We all know that the most effective way to get more followers on Twitter is to be famous already. Just ask Justin Bieber. But, for the rest of us—be that employers, recruiters, job seekers, entrepreneurs or sales and marketing folks—who have to beaver away, hour by hour, day by day, to build our twitter following, we need to rely on the latest tactics and strategies to build our following.
Now, there is lots of good advice out there on how to increase your twitter following, but there is such a blizzard of advice it’s hard to see the wood for the trees.
This is why I thought it was worth drawing your attention to a recent first-of-its-kind study by Eric Gilbert, assistant professor in Georgia Tech’s School of Interactive Computing. They looked at over half a million tweets over 15 months, which is an almost unprecedented level of big data crunching in this field. This is why I thought this study deserved a little more attention than the average twitter advice we see available on the internet.
So, what did they discover? There were three key findings:
1. Don’t talk about yourself: Informational content attracts followers at a rate 30 times higher than content focused on the tweeter. The study found users talked about themselves in 41 percent of their tweets on average.
So, what’s the takeaway for recruiters, employers and job seekers? If you are looking to attract talented candidates, clearly, being perceived as a source of jobs is a great way to grow your following, but you don’t always have jobs to tweet. So, in between your job tweets, insert informational tweets or re-tweets relating to: job seeking, career or interview advice or industry pertinent info.
Job seekers, on the other hand, may need to do more than just follow others to get a follow back. If job seekers want to attract powerful, influential followers like employers and recruiters, they should tweet relevant industry information that your employers and potential hiring managers may find useful and this will increase your chance of being followed. It does sound a bit counter intuitive for job seekers not to tweet about themselves as that is what they are marketing, so at least make sure you have a fully completed profile reflecting your professional status and maybe linking to your LinkedIn profile. The study also found, unsurprisingly, that a fully completed Twitter profile did increase the perceived authenticity of your messages and did increase your rate of being followed.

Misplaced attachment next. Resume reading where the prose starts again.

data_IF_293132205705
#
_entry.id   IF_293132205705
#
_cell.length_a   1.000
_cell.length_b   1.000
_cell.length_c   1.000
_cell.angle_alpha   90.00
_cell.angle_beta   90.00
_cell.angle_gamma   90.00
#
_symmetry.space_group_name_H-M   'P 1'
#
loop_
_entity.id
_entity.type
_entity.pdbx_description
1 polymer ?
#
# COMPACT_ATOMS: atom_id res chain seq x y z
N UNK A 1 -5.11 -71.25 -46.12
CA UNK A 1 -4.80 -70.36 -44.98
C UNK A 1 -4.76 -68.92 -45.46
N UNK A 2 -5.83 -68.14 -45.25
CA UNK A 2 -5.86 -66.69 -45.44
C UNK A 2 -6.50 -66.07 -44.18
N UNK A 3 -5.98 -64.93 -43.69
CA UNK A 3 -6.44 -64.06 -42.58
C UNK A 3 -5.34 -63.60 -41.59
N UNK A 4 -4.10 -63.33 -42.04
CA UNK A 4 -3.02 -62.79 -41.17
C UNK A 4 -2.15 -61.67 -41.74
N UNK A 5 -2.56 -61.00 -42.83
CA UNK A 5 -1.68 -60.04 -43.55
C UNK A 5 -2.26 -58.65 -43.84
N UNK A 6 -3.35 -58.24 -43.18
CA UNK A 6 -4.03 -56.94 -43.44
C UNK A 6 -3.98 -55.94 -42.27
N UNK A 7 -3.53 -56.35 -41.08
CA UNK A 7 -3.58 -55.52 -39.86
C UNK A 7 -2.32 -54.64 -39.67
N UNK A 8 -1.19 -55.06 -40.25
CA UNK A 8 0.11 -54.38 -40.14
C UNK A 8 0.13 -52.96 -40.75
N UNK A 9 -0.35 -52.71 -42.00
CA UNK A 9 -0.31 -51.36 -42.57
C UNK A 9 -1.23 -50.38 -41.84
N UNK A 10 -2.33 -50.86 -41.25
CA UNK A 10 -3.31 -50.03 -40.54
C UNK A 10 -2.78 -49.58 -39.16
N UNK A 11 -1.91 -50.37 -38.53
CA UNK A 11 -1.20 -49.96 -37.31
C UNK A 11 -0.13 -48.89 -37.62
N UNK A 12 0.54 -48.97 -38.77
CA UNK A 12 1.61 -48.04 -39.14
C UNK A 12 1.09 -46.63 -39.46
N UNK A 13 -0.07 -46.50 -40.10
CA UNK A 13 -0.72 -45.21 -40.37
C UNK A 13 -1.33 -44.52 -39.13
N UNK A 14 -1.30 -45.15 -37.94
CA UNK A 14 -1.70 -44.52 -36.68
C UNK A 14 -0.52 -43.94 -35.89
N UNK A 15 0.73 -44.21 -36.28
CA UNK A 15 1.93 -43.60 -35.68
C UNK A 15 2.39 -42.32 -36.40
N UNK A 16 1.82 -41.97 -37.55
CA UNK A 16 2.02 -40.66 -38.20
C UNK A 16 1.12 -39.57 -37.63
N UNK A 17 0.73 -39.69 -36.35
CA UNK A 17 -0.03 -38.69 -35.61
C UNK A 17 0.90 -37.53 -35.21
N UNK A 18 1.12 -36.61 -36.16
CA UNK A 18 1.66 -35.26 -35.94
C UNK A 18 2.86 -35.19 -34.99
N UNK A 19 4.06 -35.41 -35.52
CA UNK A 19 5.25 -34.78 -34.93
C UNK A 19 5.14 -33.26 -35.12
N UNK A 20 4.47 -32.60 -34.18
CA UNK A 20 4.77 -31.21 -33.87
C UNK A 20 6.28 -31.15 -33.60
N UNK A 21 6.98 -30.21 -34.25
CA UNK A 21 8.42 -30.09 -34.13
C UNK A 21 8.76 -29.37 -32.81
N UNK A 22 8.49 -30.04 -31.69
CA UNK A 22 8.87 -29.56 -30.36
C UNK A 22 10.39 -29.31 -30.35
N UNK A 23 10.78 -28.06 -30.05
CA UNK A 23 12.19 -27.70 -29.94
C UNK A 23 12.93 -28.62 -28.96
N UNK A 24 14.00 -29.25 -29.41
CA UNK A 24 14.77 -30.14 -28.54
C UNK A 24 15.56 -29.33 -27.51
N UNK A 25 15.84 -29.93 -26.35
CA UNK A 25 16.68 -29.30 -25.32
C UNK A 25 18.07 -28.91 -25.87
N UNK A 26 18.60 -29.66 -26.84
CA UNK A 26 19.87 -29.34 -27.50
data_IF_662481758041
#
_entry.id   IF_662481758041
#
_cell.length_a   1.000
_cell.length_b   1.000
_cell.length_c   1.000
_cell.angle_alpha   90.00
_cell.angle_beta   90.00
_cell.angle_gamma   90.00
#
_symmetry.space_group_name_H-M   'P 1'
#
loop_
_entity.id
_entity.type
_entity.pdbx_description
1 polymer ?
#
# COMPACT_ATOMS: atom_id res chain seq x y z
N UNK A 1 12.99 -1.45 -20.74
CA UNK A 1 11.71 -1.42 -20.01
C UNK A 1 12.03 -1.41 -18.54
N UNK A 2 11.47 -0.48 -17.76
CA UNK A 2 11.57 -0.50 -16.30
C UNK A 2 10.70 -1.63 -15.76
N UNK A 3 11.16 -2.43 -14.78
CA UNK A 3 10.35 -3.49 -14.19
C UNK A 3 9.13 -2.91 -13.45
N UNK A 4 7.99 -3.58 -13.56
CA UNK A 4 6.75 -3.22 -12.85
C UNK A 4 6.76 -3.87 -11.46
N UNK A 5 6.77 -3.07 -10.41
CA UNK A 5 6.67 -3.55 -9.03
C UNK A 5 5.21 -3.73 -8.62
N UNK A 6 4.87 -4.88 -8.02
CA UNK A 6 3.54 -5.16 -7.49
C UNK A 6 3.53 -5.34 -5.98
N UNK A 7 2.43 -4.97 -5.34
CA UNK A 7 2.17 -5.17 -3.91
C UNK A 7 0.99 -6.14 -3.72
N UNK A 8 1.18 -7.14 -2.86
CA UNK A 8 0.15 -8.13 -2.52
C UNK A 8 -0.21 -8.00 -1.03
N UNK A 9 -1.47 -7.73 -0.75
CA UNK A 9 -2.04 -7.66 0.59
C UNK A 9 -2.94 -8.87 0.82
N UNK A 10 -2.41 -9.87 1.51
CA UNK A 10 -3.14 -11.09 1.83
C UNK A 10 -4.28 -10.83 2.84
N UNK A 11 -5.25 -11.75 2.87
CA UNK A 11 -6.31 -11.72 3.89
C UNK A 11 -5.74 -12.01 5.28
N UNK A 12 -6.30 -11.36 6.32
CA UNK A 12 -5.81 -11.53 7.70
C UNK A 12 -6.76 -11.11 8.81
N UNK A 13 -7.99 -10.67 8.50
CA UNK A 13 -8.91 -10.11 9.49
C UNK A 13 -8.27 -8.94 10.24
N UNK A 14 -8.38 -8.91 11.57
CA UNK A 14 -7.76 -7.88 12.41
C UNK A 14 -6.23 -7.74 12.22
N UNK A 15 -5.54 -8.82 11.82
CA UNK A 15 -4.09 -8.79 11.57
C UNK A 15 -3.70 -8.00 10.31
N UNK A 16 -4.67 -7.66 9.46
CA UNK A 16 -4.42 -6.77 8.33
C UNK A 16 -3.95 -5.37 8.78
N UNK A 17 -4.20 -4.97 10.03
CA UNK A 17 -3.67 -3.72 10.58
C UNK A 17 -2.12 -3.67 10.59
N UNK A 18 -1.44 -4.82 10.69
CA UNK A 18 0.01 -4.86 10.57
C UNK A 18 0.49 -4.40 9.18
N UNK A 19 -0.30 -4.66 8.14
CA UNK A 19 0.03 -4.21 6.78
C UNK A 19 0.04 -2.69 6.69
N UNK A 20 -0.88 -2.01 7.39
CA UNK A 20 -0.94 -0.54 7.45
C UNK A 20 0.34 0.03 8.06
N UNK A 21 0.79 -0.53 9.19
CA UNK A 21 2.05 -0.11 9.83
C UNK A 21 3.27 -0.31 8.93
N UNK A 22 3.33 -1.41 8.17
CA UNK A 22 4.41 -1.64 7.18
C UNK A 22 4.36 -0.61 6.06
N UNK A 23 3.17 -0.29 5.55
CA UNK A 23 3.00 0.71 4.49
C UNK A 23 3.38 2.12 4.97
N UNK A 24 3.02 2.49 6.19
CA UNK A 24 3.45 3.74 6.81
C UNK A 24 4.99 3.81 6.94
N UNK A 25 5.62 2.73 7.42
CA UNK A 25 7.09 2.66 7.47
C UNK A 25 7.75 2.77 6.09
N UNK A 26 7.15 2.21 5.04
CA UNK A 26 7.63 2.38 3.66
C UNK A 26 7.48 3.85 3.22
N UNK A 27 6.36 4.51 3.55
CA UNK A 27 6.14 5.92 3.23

2. Be happy: Twitter is mainly based on weak social ties (most followers do not know each other offline), which makes it more important to stay away from negative posts such as death, unemployment and poor health.
Everyone wants to be happy, so candidates in particular should avoid using twitter to moan about interviews, employers or a failure to get jobs. People don’t want to follow negative energy. Focus on sharing positive, funny, thought-provoking industry-related news.
Employers and recruiters have a natural advantage as their core message of jobs is good news. So, keep this up, but also focus on industry stats and figures such as regional, national, or international hotspots for jobs etc, or falling unemployment levels. Be a beacon of light.
3. Cool it on the hashtags. While hashtags are definitely useful tools for expressing emotional commentary or tying tweets to larger events or issues, they can be abused. Researchers found that the higher a Twitter user’s “hashtag ratio,” the less likely they were to attract new followers.”
This one speaks for itself. I realize the findings are not completely ground breaking, but it’s interesting to see the scientific confirmation of, what many of you may have figured out for yourselves.
You can read the full research paper here.